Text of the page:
The Cambridge Centre for Alternative Finance (CCAF) at Cambridge Judge Business School, University of Cambridge, with MENA regional partner ADGM Academy, published the FinTech Regulation in the Middle East and North Africa (MENA) study, which reviews how FinTech and wider Digital Financial Services (DFS) challenges have been met by the regulatory efforts and regulatory innovation initiatives across MENA region jurisdictions.
The study, which is the second in a series of three, following the already published report for Sub-Saharan Africa and the soon to be published report for the Asia Pacific region, has been foundationally funded by the UK Foreign, Commonwealth & Development Office (FCDO).
The report builds on the CCAF’s prior research in the region by focusing on a representative sample of MENA jurisdictions. By collecting data, the report identifies existing regulatory frameworks and combines it with previous CCAF research including Regulating Alternative Finance and the Global COVID-19 FinTech Regulatory Rapid Assessment Study. The report also identifies the regulatory innovation initiatives across all MENA jurisdictions.
The study considered regulatory frameworks for eMoney, digital payments, peer-to-peer (P2P) lending, equity crowdfunding and international remittances, as well as identifying existing frameworks for cross-sectoral themes that impact FinTech – including data protection, anti-money laundering (AML), cybersecurity, financial consumer protection, electronic Know-Your-Customer (eKYC) and open banking.
The findings of the study note that 92% of sampled jurisdictions have established regulatory frameworks for payments, with 8% of these specific to digital payments – underlining the dominance of the payments subsector relative to other FinTech verticals, in terms of the level of business and start-up activity. Similarly, 92% of sampled jurisdictions in MENA have regulatory frameworks in place for eMoney – with 42% creating a specific framework for the purpose and 50% regulating via a general payments framework. There are 67% of sampled jurisdictions in MENA that have a bespoke framework that regulates P2P lending with a further 17 planning to introduce a framework. In addition, 69% of the sampled MENA jurisdictions have a bespoke equity crowdfunding framework with 8% planning to introduce one.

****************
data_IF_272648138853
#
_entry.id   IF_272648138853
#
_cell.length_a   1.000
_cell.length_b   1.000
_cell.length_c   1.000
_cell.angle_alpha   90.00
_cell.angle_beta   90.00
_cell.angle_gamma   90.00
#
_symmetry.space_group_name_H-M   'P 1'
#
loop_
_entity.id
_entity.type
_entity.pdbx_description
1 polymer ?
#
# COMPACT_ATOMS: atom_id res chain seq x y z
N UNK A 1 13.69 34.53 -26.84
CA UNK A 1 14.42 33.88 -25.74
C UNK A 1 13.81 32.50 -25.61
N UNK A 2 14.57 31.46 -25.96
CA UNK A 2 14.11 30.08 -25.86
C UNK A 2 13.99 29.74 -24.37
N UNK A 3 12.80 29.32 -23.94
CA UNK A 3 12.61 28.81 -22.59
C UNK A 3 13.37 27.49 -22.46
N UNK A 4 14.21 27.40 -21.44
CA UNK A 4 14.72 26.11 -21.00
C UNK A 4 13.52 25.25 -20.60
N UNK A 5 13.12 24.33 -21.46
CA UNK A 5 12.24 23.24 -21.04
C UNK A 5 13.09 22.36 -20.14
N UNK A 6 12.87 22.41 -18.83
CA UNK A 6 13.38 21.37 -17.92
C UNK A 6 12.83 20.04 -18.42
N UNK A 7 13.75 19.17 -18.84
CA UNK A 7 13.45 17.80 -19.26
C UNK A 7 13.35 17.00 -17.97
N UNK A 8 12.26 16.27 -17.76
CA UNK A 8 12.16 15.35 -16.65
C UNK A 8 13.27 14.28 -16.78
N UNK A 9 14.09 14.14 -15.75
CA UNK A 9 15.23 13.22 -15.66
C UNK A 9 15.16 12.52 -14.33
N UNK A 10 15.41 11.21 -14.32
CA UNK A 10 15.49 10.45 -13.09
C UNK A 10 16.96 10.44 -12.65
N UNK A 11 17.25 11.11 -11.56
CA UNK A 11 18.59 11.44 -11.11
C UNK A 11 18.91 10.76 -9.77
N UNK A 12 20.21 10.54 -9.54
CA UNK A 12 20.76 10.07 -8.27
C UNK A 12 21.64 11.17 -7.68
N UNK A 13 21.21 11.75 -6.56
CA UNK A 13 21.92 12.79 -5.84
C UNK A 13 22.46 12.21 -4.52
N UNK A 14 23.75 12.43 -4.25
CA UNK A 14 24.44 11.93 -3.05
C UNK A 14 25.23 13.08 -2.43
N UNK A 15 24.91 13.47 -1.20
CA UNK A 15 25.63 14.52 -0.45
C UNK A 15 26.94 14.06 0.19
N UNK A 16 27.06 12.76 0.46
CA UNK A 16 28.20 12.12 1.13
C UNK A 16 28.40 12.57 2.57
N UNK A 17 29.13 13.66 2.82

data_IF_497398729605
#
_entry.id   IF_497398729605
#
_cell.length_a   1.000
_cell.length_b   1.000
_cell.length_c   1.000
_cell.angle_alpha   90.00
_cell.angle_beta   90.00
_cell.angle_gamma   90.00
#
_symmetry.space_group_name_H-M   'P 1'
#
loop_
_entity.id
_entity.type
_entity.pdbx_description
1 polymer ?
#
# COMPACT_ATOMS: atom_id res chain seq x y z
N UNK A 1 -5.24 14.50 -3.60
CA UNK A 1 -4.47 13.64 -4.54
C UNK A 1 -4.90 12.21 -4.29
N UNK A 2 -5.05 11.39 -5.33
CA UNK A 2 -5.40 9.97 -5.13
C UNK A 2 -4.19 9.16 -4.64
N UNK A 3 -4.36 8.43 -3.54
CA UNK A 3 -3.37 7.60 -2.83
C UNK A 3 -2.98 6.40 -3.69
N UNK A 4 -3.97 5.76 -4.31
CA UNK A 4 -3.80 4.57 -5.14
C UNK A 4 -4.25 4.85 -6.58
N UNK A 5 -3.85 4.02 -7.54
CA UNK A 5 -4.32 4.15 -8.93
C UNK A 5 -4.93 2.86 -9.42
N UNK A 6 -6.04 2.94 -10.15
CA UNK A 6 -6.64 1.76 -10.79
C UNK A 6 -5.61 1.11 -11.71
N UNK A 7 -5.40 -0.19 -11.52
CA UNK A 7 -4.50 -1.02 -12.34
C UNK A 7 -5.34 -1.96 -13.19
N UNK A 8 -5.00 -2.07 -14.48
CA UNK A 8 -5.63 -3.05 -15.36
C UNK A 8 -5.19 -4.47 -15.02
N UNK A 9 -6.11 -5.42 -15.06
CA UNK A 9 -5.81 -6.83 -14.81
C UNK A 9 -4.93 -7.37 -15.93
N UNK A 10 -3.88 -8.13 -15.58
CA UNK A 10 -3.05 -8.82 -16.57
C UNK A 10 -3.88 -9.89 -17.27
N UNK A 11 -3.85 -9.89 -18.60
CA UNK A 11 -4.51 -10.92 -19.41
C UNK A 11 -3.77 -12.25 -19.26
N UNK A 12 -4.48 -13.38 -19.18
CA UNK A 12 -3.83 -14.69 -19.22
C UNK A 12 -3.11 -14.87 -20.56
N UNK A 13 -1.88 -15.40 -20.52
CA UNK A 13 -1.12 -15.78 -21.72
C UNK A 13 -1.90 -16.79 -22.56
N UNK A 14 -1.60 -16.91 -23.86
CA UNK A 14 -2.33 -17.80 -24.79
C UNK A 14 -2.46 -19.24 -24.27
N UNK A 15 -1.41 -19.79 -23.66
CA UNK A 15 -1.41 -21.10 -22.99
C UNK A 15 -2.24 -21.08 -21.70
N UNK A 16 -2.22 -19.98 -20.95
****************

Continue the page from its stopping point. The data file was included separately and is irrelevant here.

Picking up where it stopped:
In respect of data protection, an area of concern elevated by the COVID-19 pandemic, 69% of sampled jurisdictions have a broad framework in place, with a further 23% planning to introduce one. There is an increasing interest in creating open banking frameworks: 23% of jurisdictions have a framework in place, with 54% planning to introduce such a framework.
In terms of regulatory innovation initiatives, the study identified 12 Innovation offices across the region (with a further one planned), up from five in 2019. There are also 11 regulatory sandboxes in place (with a further five planned), up from four in 2019. MENA regulators reported several obstacles in establishing such initiatives, including, limited technical skills (reported by 75% of surveyed MENA regulators), the need to co-ordinate activities with other regulators (50%) and the small size of the industry making it harder to justify a supervision regime.
“In the Middle East and North Africa region, regulators have taken positive steps to create an enabling environment for FinTech through a combination of regulatory frameworks and regulatory innovation initiatives,” says Robert Wardrop, Director and Co-founder of the CCAF. “This study assesses how a range of FinTech activities are regulated in the region, including understanding which regulators have a mandate for specific FinTech verticals, and whether activities are regulated by existing or bespoke frameworks, as well as noting which regulators plan to introduce regulatory frameworks in the near term.”
“The MENA region has seen a rapid increase in FinTech activity and there is evidence of regulators adapting,” says Alexander Apostolides, Acting Lead, Regulatory Innovation, CCAF. “However, the existence of regulatory frameworks is uneven, both in FinTech verticals and in terms of jurisdictions.”
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